Foreign policy is a difficult balance between a country’s values and the interests it wants to protect. Many struggle to get the balance right. Recent happenings at the Security Council prove a case in point.
The divide between Nigerian and South African foreign policy has deepened with the recent Security Council vote for Syrian sanctions – with Nigeria again voting along with the Western camp and South Africa (SA) abstaining.
The abstention produced a wave of disgust at home, mainly from white South Africans. The former opposition Democratic Alliance (DA) leader, Tony Leon, even echoed US commentator Michael Gerson, who dubbed SA a “rogue democracy” based on its recent voting record. The “rogue democracy” comment is laughable, but domestically, it has emboldened those indulging in their own thinly veiled anti-ANC, anti-black narrative about South Africa beginning the slide into tyranny and chaos.
The uproar reached a crescendo over the non-issuance of a visa to the Dalai Lama to attend Bishop Tutu’s 80th birthday. It is easy to dismiss this sort of frothing at the mouth, but when you find yourself on the opposite side to Bishop Tutu on an issue, it is important to go back and re-examine what SA is trying to do with its foreign policy.
Foreign policy is a difficult balance between a country’s values and the interests it wants to protect. Many countries struggle to get the balance right. The United States and the UK have a range of values at home, which they have not only enshrined in their constitutions but try to live by. These values usually take a back seat when they come into collision with their interests abroad, especially over oil and their protection of dictatorial Arab regimes.
Since independence in 1994, SA has been trying to balance its values (enshrined in one of the most progressive constitutions) at home, with its interests abroad. How was this new nation to anchor itself in the global architecture? Firstly, unlike those who ran the country for the previous 300 years, for the ANC government their African identity was important, so reintegration into Africa would be key, encouraging peace, stability and economic prosperity first in the SADC region, then across the continent as part of an African Renaissance.
Secondly, ANC leaders fought the liberation war as part of a non-aligned and anti-imperialism family which had provided enthusiastic support, boycotts and arms. Their foreign policy would remember these old friends, many of whom, like AlGathafi, were not necessarily democrats. Thirdly, given their own experience of invasion, occupation and dispossession, support for principles of sovereignty, non-interference and “African solutions to African problems” would be high, sometimes trumping (as in Zimbabwe) their own constitutional values.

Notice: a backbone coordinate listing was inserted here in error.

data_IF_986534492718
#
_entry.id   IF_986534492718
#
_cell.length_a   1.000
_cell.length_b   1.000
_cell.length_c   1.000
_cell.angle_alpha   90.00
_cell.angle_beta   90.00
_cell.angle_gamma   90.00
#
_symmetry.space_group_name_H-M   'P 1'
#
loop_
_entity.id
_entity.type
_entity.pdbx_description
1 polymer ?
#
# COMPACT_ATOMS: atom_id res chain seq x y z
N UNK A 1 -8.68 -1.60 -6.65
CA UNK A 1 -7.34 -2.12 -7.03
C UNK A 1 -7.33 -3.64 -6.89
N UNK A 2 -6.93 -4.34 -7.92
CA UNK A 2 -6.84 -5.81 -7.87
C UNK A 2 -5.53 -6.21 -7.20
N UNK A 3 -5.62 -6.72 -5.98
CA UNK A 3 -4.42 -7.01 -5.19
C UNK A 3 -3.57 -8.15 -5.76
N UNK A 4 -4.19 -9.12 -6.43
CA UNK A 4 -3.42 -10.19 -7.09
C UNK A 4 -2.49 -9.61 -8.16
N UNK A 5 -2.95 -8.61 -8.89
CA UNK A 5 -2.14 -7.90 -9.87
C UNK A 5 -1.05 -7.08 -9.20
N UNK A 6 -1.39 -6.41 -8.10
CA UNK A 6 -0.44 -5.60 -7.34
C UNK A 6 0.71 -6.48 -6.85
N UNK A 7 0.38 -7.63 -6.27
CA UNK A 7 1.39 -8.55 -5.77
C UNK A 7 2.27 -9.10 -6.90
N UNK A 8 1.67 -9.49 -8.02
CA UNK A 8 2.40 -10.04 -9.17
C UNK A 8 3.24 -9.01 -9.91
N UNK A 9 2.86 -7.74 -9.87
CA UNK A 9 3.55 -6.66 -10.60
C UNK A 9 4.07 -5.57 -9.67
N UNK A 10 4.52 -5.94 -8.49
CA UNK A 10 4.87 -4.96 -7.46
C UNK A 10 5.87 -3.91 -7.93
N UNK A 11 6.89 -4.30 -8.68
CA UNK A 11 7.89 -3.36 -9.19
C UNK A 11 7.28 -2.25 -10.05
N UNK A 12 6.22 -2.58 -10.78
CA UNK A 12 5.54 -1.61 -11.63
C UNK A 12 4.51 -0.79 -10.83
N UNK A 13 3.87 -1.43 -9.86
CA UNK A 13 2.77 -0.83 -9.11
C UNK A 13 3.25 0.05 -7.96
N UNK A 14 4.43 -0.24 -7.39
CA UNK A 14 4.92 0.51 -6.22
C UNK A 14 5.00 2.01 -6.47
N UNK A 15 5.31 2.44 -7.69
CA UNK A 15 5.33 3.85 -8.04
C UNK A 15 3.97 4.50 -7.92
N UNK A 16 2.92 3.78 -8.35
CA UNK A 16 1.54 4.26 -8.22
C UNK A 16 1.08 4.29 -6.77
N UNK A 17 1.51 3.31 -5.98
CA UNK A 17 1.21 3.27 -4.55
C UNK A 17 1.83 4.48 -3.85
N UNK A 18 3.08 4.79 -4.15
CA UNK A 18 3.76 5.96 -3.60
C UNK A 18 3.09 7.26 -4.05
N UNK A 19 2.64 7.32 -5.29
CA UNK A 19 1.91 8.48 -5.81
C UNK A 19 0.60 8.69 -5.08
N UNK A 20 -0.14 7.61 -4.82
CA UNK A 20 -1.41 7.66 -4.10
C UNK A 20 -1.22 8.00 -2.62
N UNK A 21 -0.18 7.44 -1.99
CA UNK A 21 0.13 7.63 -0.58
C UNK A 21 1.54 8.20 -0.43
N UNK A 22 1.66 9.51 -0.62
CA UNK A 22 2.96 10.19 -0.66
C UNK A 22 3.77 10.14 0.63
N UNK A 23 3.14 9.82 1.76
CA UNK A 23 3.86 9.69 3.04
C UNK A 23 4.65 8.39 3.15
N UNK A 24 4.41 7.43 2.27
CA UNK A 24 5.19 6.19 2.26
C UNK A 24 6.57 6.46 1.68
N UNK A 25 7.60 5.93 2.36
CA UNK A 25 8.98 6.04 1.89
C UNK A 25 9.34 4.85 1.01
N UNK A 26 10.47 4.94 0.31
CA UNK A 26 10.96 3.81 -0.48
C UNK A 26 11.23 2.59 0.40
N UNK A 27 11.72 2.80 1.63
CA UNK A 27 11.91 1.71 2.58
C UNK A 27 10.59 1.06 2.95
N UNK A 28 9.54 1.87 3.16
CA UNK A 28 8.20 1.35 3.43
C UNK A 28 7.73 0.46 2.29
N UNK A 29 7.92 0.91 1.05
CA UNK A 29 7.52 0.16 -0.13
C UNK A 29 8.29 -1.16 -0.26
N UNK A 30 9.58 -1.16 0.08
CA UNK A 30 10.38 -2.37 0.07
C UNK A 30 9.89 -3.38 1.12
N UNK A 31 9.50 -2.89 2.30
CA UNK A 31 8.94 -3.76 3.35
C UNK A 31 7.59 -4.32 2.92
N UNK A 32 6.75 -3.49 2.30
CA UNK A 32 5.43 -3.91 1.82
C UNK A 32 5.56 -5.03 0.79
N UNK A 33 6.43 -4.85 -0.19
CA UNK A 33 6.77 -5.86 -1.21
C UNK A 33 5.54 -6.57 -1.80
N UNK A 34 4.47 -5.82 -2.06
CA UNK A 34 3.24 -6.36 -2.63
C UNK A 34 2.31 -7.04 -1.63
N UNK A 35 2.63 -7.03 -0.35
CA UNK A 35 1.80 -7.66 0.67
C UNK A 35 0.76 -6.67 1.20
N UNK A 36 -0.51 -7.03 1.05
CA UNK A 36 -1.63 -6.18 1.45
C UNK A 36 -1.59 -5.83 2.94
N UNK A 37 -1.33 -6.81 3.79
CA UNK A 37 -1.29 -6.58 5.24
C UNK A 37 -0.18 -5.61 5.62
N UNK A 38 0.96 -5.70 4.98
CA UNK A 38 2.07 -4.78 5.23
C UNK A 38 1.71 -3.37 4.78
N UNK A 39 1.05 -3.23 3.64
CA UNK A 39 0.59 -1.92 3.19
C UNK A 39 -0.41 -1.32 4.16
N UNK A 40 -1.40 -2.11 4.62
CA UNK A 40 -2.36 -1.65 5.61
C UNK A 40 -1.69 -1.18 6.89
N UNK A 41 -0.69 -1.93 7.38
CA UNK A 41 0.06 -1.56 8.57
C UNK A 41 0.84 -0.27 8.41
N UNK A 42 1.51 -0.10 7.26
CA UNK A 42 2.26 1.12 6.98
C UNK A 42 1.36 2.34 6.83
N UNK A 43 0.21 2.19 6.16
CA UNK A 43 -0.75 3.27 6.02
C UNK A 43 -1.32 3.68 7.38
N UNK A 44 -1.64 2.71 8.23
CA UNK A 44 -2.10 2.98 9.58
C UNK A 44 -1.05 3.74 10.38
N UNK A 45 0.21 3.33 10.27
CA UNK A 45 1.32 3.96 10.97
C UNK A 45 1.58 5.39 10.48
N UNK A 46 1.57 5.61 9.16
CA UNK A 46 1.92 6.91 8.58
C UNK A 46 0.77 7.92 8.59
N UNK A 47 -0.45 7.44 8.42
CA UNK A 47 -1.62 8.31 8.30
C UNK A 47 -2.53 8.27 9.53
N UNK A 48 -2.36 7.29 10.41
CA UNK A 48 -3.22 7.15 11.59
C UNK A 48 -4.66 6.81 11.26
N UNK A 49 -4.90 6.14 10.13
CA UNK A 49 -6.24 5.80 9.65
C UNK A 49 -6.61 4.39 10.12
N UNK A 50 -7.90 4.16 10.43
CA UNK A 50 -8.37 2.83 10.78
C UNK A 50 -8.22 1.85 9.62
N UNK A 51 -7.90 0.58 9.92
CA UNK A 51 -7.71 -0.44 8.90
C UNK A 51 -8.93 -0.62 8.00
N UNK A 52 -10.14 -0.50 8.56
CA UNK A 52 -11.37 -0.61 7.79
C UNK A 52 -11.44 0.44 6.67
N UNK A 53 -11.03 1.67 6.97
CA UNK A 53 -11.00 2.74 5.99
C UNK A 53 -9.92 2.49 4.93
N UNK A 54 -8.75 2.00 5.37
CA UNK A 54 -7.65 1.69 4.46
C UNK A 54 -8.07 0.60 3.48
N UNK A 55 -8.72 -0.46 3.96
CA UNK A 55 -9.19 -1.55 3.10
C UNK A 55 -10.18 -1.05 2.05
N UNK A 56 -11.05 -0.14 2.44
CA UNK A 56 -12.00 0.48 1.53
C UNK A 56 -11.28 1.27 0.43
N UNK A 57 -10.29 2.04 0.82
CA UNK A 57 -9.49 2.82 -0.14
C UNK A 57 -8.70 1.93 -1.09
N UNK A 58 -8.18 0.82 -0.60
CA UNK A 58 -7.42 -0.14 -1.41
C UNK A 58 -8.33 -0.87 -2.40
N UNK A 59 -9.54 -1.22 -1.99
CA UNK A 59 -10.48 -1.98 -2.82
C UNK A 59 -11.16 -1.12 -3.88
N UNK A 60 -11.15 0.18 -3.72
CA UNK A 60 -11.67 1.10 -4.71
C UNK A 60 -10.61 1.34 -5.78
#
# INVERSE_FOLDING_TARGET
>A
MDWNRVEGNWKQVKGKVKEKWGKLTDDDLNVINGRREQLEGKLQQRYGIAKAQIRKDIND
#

Fourth and perhaps most significant, was the independence agreement that land and wealth would not be radically redistributed. Gross inequalities between black and white would be overcome by expansion in the economy. Internally generated activity and increasing access to existing and new markets was thus essential for this growth. The most interesting and exciting new markets are the four BRIC countries – Brazil, Russia, India and China – and Mexico, Indonesia and Turkey.
PricewaterhouseCoopers (PwC) has dubbed these countries the E7, or Emerging 7, and in January 2011 produced a report looking at their growth up to 2050. What emerges is mind-blowing. GDP in 2011 based on Purchasing Price Parity (PPP) puts these E7 countries’ combined GDP at $24 trillion compared to $30 trillion for the G7 countries. By 2050 PwC estimates the G7 combined GDP at $69 trillion while the E7’s will have risen to a whopping $134 trillion. Almost double the size. The EU lags 4 times behind with a GDP of $33 trillion.
On the basis of these figures one can begin to understand why China is already SA’s largest trading partner and the importance SA has attached to joining BRICs. It also partly explains why SA votes in the Security Council, closely mirror the votes of their fellow BRICs – most of whom were also members of the anti-imperialist, non-aligned movement.
Many white South Africans have yet to come to terms with this long-term fundamental realignment of SA foreign policy struggles. And we won.